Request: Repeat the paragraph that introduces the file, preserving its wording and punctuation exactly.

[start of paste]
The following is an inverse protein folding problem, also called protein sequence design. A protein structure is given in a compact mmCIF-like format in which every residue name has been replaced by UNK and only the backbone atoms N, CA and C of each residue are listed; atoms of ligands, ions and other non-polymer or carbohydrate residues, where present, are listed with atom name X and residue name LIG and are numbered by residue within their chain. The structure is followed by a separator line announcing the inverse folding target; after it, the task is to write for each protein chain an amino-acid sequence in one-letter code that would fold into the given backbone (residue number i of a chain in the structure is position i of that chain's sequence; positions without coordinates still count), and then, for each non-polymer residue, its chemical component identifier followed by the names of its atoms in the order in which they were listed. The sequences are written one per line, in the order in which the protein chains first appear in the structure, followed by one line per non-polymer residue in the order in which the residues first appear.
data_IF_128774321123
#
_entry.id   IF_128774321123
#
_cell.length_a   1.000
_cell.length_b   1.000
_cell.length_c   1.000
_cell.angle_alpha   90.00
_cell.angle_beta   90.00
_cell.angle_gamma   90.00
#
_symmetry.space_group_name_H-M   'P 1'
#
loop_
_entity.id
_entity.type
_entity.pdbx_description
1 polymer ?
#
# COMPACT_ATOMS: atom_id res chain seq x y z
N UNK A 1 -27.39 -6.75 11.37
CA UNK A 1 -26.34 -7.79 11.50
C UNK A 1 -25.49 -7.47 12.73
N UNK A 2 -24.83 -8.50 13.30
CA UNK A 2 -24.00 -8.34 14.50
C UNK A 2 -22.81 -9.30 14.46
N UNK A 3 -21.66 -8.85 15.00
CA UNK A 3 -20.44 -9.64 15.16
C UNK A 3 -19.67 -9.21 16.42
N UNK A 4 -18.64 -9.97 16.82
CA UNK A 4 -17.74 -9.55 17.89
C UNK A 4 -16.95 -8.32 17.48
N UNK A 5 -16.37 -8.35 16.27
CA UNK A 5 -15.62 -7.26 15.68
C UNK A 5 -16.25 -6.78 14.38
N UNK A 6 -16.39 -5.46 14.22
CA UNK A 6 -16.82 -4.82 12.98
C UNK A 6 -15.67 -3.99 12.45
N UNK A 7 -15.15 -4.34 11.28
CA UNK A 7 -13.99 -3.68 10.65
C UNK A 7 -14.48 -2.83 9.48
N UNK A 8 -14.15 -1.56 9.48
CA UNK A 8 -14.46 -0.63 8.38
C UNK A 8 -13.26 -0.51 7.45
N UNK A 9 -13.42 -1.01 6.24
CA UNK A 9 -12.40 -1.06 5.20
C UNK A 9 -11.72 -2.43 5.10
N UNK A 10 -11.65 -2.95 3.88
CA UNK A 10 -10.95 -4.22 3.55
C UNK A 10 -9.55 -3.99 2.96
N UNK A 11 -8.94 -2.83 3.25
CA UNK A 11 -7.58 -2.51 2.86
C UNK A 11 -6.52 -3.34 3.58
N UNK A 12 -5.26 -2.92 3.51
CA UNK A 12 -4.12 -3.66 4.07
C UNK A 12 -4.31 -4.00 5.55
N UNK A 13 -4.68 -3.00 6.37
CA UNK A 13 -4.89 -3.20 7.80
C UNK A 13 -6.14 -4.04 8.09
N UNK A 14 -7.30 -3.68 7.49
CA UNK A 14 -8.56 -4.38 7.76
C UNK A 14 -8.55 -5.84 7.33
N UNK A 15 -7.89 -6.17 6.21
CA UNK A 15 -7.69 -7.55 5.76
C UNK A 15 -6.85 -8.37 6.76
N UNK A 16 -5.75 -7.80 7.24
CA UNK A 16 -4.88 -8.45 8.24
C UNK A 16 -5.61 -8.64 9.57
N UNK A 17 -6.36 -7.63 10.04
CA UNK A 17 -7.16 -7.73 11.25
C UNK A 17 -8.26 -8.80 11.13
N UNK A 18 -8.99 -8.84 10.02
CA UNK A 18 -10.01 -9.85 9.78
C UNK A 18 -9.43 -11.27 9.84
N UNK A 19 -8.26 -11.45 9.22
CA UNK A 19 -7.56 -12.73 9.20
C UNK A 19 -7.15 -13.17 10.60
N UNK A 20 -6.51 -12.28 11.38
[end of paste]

The following is an inverse protein folding problem, also called protein sequence design. A protein structure is given in a compact mmCIF-like format in which every residue name has been replaced by UNK and only the backbone atoms N, CA and C of each residue are listed; atoms of ligands, ions and other non-polymer or carbohydrate residues, where present, are listed with atom name X and residue name LIG and are numbered by residue within their chain. The structure is followed by a separator line announcing the inverse folding target; after it, the task is to write for each protein chain an amino-acid sequence in one-letter code that would fold into the given backbone (residue number i of a chain in the structure is position i of that chain's sequence; positions without coordinates still count), and then, for each non-polymer residue, its chemical component identifier followed by the names of its atoms in the order in which they were listed. The sequences are written one per line, in the order in which the protein chains first appear in the structure, followed by one line per non-polymer residue in the order in which the residues first appear.